All along Big Sur there were white clouds hanging over the coast. Traditional pacific summer fog mixed with traditional Calfornian wildfire smoke, hard to tell which was which most of the time. This fire has got out of hand. A California state ranger warned me about potentially heavy smoke ahead. I asked a cyclist coming up from the South an he said it wasn’t too bad. He was right. It was humid but there was a distinctly smokey smell to it. All in all I did not get more smoke than at an ordinary American campground where everybody needs his campfire at night and some even do in the morning.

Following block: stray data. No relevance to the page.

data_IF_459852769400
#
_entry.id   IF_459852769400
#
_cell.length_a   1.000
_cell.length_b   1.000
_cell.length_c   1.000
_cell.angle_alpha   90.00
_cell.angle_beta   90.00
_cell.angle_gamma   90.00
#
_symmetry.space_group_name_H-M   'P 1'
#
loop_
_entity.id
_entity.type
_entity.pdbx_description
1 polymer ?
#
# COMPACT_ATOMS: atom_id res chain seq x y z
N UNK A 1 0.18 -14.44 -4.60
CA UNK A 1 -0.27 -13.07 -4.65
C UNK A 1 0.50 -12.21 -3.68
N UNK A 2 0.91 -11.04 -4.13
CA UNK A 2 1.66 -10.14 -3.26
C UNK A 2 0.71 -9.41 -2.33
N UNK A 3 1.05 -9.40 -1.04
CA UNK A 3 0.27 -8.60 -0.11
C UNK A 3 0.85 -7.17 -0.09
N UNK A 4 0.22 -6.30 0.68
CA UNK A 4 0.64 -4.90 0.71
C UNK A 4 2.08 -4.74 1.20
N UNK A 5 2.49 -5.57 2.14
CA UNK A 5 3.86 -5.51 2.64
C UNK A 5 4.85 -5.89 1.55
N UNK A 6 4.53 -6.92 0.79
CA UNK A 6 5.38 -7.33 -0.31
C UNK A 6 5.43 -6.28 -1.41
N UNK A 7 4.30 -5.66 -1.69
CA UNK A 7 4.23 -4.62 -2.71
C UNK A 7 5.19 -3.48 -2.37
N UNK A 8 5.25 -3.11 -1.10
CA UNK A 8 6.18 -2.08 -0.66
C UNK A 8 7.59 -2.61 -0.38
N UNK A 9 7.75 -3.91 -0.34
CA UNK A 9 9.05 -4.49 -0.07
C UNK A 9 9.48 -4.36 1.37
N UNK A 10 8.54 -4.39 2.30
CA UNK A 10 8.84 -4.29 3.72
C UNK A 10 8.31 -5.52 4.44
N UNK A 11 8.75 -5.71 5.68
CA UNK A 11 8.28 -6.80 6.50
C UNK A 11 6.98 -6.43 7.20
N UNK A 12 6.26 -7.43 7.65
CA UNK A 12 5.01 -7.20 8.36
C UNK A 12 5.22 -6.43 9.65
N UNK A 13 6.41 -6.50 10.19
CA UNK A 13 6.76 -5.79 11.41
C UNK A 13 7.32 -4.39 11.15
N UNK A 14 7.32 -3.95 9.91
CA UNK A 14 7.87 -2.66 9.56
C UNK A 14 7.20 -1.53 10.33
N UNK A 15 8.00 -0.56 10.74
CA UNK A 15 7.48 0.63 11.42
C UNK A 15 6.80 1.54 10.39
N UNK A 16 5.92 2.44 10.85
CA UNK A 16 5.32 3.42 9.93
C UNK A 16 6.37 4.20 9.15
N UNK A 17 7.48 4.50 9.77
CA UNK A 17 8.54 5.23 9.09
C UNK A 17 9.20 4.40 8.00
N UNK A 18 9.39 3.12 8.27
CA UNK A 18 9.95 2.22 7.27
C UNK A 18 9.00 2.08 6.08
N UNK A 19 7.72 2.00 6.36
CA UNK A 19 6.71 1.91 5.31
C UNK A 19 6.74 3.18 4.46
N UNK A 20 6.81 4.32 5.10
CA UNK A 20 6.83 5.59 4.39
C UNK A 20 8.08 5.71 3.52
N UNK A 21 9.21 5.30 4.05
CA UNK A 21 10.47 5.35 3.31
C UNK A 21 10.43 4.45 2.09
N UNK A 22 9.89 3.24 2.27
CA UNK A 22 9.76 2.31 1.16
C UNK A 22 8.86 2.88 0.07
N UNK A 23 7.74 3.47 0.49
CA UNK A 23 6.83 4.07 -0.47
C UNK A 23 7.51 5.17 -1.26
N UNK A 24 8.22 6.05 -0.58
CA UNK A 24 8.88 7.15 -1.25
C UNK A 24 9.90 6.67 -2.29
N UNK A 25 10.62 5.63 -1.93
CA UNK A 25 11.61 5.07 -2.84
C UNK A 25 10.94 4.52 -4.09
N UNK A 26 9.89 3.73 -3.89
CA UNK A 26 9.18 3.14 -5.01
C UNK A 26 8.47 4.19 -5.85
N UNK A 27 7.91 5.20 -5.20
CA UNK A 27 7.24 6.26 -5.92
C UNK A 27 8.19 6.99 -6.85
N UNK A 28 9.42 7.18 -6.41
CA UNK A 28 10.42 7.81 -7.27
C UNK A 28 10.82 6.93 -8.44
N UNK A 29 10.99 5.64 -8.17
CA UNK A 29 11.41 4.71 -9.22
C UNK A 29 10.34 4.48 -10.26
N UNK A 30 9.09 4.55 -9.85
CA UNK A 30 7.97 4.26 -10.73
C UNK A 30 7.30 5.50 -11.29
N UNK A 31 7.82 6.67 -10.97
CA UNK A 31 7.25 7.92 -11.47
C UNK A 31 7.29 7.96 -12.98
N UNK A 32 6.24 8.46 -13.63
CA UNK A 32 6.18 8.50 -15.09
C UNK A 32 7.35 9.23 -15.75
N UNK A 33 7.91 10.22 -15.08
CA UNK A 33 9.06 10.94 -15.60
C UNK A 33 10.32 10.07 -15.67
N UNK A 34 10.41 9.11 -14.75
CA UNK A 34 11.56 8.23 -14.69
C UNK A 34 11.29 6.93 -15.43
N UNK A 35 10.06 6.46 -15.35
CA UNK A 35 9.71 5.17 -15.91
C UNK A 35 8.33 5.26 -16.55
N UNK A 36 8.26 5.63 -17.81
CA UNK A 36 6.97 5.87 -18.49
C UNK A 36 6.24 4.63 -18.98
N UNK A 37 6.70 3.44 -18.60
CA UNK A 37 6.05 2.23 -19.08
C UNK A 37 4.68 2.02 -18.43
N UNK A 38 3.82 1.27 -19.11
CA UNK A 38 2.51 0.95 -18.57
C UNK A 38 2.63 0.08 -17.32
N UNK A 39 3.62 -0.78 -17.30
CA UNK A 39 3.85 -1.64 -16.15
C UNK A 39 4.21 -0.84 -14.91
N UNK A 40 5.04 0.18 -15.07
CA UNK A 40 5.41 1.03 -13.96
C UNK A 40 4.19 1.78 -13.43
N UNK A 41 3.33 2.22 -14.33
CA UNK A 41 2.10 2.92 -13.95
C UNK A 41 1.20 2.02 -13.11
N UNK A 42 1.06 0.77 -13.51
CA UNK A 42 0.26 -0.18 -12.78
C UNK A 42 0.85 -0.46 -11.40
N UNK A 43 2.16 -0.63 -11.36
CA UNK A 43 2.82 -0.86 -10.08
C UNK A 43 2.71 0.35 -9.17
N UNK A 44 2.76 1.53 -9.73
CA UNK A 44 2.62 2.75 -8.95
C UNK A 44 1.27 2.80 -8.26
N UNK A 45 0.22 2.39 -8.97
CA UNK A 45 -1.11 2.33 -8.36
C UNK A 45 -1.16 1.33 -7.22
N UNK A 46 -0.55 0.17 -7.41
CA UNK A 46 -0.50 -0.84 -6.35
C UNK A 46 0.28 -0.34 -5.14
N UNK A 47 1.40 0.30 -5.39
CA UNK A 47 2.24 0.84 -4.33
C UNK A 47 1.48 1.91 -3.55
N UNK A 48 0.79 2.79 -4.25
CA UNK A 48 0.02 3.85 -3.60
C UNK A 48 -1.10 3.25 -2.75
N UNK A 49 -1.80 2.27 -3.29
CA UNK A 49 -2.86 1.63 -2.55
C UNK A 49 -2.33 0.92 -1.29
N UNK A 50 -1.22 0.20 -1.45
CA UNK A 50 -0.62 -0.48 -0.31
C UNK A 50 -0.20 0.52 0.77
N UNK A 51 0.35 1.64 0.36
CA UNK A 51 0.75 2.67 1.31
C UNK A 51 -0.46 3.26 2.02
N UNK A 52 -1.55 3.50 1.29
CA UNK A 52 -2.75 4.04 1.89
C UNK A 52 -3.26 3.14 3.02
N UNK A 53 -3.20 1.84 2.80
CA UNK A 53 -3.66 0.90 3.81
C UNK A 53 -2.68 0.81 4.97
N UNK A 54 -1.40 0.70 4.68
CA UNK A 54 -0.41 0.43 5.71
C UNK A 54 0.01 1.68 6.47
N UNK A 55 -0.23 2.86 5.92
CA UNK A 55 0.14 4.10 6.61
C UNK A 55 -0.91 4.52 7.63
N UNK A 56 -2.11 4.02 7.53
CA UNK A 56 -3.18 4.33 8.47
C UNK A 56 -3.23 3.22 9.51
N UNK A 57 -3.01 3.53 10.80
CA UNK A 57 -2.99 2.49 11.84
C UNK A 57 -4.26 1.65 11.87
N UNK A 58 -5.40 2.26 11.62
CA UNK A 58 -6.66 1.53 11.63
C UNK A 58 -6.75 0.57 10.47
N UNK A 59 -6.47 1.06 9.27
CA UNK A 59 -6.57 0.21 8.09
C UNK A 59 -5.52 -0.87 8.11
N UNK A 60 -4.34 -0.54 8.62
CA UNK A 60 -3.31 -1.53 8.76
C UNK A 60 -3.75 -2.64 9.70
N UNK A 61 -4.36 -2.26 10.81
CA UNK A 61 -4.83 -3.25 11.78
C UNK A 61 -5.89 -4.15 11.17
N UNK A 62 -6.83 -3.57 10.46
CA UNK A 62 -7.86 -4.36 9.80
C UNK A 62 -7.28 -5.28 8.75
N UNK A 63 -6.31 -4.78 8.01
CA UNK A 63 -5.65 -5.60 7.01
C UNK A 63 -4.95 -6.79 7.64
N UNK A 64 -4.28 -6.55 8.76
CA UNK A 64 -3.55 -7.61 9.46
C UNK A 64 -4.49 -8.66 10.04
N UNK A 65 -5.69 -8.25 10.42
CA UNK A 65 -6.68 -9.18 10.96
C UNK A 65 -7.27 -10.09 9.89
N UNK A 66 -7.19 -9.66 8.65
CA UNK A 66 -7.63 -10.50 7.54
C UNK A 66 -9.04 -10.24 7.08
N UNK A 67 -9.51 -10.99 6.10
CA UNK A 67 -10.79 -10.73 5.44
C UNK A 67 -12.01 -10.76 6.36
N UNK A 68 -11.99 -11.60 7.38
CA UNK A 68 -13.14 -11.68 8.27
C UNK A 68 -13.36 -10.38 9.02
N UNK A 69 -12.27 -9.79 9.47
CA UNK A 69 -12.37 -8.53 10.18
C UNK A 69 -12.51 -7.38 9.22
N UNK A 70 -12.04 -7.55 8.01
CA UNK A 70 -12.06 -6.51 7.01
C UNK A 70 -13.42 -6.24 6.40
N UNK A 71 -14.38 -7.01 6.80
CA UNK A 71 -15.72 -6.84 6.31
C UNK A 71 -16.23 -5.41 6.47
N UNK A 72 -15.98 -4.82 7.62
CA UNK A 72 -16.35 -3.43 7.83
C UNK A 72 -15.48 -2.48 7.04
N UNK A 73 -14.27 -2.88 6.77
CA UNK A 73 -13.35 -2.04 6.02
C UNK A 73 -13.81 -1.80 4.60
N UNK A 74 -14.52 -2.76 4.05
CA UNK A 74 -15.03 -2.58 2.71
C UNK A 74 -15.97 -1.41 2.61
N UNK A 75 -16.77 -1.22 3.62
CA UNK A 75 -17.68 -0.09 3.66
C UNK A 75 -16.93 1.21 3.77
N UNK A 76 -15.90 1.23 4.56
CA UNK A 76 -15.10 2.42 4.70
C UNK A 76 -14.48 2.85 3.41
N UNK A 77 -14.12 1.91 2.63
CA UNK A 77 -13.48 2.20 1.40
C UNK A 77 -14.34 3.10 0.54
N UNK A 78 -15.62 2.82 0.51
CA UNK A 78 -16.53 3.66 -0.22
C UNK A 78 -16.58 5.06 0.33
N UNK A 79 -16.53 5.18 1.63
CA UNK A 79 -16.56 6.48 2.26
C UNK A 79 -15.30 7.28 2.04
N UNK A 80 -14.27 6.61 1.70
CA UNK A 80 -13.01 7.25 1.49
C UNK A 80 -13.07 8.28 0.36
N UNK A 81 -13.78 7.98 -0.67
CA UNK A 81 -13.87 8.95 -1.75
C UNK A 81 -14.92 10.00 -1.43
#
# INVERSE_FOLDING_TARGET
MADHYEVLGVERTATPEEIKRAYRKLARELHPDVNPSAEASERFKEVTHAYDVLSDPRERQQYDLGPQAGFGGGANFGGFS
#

The largest impact of the fire on me was the closure of all state parks in Big Sur. So instead of leisurely cycling through for two days covering 30 miles at a time, I had to do all the 60 miles in one day. Distancewise that is not such a great deal but I had started (too) late in Monterey not being able to make up my mind whether I should go on at all due to the fire. Nobody wants tourists in a heavy congested emergency zone. They had not closed highway 1 though and the traffic was so heavy it seemed nobody except me had any thoughts of changing their travel plans. Most traffic were the usual vacationers jamming all vista points (made explicitly to admire the scenery) and every turnout (made explicitly to remain empty for slow traffic aka trucks, big RVs, bikes to pull aside and let faster cars pass), the rest was fire trucks, Calfire service vehicles, big trucks carrying bulldozers, I pulled aside for them, I did not for tourists.